Owen explains that holiness is not simply a list of do’s and don’ts. How many of us were taught that we shouldn’t go to movies or listen to any type of secular music and that by doing so we would become holy? Rather, holiness occurs when we renounce our lifestyle of sin, and devote ourselves to God. It is an attitude toward God more than perfect behavior. We are commanded to “be holy” so that we will be like our Father in heaven (Lev. 11:44, Lev. 19:2, Lev. 20:26, 1Cor. 1:2, Eph. 1:4, Heb. 12:14, 1 Pet. 1:14-16). That means our attitude toward sin needs to be centered on God, not on ourselves.

Author Jerry Bridges explains that, “Mortification of sin (or pursuing holiness) is not what we are against (sin), but what we are for (God) that counts. Joseph understood this idea when tempted by Potiphar’s wife (Gen. 39:9). David said, “Against you only have I sinned” (Ps. 51:4). We sin against God, not other people. Because sin separates us from God, we want to kill it to draw closer to Him. If that is our motive and our purpose, then we can succeed in killing it. Too often we attack sin because we worry about what others think of us, or how we feel about ourselves. That is not what holiness is about. That would be self-centered.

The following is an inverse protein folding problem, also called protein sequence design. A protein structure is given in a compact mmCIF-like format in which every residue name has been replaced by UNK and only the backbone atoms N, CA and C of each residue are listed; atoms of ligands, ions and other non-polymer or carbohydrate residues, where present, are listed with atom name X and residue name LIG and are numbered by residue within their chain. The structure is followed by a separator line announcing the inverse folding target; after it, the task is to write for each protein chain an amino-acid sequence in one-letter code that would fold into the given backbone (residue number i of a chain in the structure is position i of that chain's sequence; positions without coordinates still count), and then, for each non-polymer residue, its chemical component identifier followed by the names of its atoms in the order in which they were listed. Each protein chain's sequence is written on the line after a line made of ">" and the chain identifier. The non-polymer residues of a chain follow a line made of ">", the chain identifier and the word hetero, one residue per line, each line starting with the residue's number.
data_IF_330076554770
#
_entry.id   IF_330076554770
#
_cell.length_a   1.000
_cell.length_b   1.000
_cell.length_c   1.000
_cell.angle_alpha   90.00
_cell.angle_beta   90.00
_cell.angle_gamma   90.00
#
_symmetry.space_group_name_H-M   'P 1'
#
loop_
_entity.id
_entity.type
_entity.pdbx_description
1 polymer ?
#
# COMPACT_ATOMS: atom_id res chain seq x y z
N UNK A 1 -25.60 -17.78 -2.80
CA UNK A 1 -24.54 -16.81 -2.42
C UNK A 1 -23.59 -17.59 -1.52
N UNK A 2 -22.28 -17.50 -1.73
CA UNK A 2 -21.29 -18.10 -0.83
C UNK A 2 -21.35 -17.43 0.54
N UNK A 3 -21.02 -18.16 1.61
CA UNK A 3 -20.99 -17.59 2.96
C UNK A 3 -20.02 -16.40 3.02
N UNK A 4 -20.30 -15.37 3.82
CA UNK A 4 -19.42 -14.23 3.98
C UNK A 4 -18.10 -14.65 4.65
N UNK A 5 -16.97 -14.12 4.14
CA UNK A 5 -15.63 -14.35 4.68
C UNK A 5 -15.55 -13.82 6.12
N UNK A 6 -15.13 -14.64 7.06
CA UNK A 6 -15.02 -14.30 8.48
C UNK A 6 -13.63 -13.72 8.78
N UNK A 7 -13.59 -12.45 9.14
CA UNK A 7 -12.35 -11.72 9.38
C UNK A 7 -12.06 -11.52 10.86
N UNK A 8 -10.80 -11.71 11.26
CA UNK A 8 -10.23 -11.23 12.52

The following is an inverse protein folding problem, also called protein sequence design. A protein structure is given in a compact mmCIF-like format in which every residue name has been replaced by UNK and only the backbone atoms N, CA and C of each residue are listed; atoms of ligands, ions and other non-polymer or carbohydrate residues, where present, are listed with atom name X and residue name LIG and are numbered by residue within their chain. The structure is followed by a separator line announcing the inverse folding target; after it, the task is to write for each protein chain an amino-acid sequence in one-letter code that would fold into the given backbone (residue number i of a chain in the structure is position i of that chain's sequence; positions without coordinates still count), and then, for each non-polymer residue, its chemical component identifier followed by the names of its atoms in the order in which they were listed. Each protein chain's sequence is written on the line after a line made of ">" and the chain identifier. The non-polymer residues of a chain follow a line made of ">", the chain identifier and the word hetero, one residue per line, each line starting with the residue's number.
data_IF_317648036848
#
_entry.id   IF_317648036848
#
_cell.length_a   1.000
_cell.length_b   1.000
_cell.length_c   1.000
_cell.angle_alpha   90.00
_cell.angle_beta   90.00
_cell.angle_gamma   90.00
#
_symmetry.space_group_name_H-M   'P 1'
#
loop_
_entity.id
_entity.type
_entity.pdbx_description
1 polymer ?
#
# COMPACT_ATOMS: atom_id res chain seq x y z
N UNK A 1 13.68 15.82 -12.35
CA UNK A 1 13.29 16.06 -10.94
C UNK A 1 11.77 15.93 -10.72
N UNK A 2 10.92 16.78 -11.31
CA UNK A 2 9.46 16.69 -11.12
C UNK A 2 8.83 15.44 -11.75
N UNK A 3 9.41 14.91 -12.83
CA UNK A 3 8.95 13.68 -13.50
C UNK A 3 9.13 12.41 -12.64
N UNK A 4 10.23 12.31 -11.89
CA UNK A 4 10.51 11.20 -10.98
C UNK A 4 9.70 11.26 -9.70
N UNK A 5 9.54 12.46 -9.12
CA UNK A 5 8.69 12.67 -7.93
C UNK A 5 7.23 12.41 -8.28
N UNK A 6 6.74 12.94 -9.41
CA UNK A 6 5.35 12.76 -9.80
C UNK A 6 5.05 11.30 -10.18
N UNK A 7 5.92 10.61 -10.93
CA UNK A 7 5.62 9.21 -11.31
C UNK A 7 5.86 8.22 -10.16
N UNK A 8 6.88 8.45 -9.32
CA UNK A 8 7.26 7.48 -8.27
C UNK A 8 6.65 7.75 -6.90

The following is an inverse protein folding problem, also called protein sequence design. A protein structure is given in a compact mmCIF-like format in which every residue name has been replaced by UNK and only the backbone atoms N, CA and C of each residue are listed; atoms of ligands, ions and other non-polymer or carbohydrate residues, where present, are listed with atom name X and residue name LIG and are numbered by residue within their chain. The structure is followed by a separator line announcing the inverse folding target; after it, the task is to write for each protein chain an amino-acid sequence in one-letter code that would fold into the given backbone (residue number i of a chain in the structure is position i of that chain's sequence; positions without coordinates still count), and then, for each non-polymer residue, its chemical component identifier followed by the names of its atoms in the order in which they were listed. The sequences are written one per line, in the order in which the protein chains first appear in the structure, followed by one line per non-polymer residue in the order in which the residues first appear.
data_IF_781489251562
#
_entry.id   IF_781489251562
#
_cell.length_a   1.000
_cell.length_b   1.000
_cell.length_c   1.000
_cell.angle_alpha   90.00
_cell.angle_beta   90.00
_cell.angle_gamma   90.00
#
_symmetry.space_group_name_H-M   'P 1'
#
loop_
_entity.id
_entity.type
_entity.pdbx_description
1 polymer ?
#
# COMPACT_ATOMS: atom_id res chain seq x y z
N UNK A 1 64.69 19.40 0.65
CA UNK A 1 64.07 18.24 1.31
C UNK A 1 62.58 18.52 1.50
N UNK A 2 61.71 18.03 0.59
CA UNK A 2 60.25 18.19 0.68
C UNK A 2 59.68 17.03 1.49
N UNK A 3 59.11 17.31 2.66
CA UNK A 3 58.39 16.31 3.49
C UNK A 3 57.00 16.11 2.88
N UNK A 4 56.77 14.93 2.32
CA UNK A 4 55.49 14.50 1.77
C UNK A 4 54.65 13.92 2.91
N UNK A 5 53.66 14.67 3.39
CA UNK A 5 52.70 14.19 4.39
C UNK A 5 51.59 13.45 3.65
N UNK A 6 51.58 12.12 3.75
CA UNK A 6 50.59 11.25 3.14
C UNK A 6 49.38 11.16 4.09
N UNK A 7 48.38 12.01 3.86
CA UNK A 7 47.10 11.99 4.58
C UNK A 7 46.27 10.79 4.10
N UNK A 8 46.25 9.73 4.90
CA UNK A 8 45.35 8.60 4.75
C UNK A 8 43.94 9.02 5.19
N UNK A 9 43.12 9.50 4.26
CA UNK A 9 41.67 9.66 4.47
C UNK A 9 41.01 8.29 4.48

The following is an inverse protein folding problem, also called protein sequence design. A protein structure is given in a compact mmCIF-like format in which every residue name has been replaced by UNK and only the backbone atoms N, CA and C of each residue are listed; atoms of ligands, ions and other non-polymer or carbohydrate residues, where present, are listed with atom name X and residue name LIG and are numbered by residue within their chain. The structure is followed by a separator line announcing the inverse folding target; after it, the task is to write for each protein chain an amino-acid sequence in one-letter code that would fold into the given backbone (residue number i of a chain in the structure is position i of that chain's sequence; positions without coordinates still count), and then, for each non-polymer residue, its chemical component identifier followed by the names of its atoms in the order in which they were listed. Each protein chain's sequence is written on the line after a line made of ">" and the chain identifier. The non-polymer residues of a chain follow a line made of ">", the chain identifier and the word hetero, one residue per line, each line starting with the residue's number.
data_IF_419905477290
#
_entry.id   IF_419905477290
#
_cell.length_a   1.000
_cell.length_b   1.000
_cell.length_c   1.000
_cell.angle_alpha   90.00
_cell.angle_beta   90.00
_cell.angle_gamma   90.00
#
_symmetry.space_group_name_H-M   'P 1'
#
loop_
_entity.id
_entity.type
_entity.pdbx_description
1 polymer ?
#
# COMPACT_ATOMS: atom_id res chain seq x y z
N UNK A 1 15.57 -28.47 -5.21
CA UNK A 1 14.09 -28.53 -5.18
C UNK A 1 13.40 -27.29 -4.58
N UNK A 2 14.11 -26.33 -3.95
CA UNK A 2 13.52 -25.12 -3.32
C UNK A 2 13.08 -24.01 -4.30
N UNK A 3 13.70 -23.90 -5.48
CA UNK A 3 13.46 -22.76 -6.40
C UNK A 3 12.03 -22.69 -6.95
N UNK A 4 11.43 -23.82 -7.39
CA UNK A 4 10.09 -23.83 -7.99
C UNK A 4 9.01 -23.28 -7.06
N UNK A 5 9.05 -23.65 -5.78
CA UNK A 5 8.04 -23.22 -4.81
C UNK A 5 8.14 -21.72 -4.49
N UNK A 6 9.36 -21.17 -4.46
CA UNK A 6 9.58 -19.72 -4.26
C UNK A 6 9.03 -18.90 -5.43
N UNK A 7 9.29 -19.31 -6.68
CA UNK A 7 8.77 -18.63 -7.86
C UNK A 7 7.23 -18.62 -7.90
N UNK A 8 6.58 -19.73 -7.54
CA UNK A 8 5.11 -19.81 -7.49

A key principle Owen teaches is that sin is more a reflection of our heart than our behavior. It is the inward desire, and not just the outward action, that must be killed. As one commentator says, “The sins we commit are just symptoms of an underlying deadly disease. Sin kills, and so we need to kill it before it kills us. It destroys relationships; it shames us; and it ruins our full enjoyment of life. But with faith in Christ, and by the power of His Spirit, we can overcome sin so that it no longer rules us.

Owen explains that sin never leaves us, and it never stops trying to control us. He calls it “residing sin.” All our lives, we either let sin control us, or we let the Spirit of Christ control us. Owen writes about what happens to believers in Christ when we let sin control us, or when we let one particular desire rule us. He is not talking about sin’s presence in our lives, but rather its power.